31 – A consequence of the reduction of the base costs to a proportionate figure will be that the success fee, a percentage of those base costs, also reduces. It would be absurd and unworkable to apply the new test of proportionality to the base costs, but the old test of proportionality to the success fee.

32 – Ring fencing and excluding additional liabilities from the new test of proportionality would be a significant hindrance on the court’s ability to comply with its obligation under CPR 44.3(2)(a) to allow only those costs which are proportionate.

In the case of King v Basildon & Thurrock University Hospitals NHS Foundation Trust [2016] EWHC B32 (Costs) Master Rowley reached a difference conclusion, albeit the additional liabilities in this care were incurred pre 1 April 2013 i.e. pre LASPO. Master Rowley’s decision was primarily based on the definition of costs in the CPR post 1 April 2013. The useful paragraphs of Master Rowley’s judgment to consider are as follows:

23 – The key phrase in the new proportionality test in 44.3 (5) states that “costs incurred are proportionate if they bear a reasonable relationship to ….”. The word “costs” as now defined refers to profit costs and disbursements but does not include additional liabilities. Given that the proportionality test in 44.3 (5) only applies to work carried out since that definition of costs has come into being, the obvious interpretation is that it only relates to the base costs of a CFA. It is not clear to me why additional liabilities should necessarily be caught by a test which is based on a definition recast specifically to exclude such liabilities.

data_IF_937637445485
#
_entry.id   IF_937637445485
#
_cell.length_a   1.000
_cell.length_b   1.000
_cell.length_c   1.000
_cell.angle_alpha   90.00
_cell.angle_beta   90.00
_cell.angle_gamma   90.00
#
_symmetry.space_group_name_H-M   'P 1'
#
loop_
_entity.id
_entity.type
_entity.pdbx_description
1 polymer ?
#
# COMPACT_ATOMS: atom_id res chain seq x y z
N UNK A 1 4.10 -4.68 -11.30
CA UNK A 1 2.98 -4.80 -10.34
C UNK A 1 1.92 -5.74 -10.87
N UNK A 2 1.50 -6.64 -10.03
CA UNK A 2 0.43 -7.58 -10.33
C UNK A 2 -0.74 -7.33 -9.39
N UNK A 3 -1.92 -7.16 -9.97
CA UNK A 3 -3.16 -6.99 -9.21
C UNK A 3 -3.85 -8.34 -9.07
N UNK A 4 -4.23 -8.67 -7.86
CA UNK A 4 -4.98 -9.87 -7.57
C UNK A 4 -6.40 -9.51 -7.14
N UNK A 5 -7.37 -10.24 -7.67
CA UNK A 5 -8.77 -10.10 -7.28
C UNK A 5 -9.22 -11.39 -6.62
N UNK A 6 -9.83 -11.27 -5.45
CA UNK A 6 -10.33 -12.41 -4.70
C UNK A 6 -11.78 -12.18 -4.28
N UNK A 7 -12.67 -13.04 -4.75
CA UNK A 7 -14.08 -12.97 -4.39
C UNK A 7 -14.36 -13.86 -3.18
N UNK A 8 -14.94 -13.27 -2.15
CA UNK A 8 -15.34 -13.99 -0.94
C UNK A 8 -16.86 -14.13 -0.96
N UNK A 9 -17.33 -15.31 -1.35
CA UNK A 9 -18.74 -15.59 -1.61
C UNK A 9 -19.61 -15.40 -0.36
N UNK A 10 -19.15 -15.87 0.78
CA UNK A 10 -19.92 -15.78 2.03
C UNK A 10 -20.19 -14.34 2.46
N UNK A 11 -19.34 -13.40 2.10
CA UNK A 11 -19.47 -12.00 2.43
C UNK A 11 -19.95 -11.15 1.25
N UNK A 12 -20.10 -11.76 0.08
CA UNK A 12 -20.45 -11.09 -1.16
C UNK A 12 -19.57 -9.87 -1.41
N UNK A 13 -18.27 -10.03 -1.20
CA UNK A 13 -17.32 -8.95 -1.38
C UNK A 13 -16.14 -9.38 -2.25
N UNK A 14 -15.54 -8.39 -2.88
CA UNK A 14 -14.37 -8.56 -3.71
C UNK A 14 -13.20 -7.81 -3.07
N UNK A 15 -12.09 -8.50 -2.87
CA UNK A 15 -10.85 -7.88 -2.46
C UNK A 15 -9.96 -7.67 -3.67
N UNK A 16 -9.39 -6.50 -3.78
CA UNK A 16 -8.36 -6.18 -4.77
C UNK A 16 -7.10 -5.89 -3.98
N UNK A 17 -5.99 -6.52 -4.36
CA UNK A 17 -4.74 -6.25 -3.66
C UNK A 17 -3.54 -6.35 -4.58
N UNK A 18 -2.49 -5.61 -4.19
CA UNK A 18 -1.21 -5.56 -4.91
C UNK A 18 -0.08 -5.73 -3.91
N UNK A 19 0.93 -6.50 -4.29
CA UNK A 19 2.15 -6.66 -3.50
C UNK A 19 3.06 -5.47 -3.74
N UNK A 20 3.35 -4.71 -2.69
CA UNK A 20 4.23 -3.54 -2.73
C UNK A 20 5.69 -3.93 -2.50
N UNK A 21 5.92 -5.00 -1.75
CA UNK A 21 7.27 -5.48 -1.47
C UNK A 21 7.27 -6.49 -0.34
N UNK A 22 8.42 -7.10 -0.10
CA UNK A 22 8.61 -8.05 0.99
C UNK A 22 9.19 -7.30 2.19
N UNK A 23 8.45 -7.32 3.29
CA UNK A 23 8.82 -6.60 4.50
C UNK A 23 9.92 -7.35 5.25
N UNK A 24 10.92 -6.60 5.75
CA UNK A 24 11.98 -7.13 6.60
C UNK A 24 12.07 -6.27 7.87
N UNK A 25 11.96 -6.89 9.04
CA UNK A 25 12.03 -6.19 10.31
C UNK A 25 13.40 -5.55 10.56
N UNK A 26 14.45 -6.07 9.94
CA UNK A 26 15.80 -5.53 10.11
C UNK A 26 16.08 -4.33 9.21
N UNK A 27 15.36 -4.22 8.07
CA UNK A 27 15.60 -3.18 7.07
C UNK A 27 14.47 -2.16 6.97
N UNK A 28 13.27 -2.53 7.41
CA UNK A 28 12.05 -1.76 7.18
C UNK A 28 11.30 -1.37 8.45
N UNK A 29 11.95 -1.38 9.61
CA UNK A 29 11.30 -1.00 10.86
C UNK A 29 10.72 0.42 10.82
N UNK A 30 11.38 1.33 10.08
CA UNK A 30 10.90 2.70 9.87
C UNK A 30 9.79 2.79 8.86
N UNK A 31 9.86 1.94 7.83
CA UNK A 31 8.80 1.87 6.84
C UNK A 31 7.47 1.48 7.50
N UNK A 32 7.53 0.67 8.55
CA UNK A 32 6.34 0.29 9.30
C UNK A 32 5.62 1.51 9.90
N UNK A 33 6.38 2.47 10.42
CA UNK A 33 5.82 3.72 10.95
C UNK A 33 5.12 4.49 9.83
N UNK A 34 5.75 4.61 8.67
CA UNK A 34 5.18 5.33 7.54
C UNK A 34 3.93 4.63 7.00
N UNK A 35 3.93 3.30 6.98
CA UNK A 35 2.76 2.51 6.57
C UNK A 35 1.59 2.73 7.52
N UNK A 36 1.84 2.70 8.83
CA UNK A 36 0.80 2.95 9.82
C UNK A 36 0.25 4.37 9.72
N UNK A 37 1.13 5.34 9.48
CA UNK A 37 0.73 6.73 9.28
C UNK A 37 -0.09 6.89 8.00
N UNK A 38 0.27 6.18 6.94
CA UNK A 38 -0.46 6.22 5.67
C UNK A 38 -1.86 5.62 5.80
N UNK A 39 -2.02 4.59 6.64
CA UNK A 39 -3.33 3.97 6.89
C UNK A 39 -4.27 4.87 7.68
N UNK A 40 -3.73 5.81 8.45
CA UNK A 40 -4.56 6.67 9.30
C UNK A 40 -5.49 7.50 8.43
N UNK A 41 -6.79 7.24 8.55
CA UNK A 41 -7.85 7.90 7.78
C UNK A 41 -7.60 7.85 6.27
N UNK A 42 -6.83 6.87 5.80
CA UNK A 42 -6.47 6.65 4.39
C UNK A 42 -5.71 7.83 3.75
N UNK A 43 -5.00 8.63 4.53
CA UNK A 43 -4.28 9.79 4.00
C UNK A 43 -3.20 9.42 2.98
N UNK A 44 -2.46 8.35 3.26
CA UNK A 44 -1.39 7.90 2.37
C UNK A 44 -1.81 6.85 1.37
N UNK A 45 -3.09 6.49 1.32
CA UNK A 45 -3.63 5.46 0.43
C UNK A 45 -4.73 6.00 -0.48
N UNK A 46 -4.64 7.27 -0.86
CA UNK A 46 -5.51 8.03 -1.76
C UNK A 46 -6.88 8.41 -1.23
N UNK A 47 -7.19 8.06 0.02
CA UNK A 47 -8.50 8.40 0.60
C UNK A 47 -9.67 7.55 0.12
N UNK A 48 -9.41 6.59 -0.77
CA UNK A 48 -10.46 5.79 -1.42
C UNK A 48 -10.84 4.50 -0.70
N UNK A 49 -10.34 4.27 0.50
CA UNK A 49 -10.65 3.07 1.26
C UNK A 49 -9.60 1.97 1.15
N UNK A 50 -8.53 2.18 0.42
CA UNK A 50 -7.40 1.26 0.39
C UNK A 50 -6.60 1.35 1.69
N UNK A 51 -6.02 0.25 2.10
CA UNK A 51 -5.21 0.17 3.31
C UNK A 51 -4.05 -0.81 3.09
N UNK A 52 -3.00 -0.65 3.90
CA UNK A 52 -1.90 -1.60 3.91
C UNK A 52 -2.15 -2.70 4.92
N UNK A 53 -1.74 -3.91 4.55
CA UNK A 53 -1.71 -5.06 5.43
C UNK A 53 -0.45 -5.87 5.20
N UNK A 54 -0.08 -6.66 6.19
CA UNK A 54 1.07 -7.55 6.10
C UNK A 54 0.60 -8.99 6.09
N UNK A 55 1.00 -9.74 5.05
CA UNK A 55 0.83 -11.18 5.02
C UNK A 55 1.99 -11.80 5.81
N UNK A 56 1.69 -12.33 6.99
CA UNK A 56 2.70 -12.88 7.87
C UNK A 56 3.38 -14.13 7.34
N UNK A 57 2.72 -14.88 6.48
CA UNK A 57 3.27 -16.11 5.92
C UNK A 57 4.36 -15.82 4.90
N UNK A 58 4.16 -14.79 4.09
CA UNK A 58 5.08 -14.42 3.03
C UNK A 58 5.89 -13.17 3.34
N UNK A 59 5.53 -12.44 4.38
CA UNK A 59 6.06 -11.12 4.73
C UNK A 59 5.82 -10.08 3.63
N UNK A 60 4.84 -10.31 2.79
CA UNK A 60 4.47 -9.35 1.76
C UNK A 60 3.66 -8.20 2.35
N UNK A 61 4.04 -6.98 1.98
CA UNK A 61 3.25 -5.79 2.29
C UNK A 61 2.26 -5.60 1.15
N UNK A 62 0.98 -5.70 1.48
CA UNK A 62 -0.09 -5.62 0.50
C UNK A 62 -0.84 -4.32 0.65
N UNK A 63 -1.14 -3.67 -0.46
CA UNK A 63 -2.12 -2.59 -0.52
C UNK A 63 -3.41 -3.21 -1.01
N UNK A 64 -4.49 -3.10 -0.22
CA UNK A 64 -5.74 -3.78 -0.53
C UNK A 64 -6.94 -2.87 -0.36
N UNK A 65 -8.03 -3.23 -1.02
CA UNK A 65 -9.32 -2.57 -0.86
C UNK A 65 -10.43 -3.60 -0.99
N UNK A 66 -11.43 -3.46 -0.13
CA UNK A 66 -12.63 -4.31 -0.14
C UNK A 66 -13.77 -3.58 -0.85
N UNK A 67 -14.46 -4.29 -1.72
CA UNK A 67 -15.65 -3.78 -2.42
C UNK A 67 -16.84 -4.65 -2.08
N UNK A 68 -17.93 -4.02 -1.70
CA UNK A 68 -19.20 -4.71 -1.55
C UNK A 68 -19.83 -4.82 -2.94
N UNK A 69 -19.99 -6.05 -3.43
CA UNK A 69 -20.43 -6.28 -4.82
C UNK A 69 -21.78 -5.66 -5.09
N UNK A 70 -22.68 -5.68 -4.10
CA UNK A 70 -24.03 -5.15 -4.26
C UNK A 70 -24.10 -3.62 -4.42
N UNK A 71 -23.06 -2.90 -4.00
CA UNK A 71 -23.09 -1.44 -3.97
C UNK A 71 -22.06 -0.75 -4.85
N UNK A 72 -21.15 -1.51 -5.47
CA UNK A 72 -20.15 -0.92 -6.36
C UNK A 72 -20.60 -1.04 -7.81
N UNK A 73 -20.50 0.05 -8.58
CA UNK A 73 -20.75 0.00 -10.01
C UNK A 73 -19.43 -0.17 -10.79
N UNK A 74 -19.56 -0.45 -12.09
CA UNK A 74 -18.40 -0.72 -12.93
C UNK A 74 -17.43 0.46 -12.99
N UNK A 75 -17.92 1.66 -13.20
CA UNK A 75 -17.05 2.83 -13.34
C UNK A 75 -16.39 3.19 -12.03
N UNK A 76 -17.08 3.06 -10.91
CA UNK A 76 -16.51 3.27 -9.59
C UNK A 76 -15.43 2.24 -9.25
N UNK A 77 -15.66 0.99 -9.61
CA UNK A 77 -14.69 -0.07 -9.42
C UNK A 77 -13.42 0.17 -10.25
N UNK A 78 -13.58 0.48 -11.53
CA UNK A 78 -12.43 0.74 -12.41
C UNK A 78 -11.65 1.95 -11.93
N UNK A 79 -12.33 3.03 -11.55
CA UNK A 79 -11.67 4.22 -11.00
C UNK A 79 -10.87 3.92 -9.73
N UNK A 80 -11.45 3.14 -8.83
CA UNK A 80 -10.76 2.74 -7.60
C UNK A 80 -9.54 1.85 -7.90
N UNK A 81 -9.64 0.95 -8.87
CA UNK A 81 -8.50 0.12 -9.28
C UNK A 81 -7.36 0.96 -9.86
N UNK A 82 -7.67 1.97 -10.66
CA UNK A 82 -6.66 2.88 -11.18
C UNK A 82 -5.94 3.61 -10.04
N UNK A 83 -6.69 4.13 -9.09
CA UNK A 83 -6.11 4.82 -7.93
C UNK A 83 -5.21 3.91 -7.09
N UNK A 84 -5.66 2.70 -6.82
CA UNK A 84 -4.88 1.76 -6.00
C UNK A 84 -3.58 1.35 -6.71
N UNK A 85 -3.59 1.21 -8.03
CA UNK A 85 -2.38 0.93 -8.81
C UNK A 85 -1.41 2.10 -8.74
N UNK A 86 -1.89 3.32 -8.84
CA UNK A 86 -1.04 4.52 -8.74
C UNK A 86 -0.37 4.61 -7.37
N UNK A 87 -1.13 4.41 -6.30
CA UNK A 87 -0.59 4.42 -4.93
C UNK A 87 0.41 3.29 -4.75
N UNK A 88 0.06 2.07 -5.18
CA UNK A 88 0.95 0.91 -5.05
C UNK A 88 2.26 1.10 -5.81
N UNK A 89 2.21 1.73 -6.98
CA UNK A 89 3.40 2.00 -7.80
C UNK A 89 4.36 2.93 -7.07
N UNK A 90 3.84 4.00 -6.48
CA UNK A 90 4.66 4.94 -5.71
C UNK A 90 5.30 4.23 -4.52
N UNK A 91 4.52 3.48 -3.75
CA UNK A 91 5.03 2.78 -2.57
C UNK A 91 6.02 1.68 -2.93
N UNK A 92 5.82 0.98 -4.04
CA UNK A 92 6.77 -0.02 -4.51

24 – In my view, treating the word “costs” as only referring to base costs fits in with the provisions of Part 3 in relation to costs budgeting which were also brought into the CPR in April 2013. For example, in rule 3.15 the court “may manage costs to be incurred by any party in any proceedings” and in doing so will make a costs management order. Such an order will record the extent to which budgets are agreed between the parties and, to the extent they are not agreed, will record the court’s approval after making appropriate revisions. “The court will thereafter control the parties’ budgets in respect of recoverable costs”. Precedent H, which sets out the costs to be managed, expressly excludes any additional liabilities that may still be recoverable between the parties. Consequently, the only interpretation of the recoverable costs which the costs management order is controlling, is that they are the base costs of a CFA as set out in the Precedent H. The court is required to set a budget which is specifically described as allowing reasonable and proportionate costs notwithstanding that it excludes additional liabilities.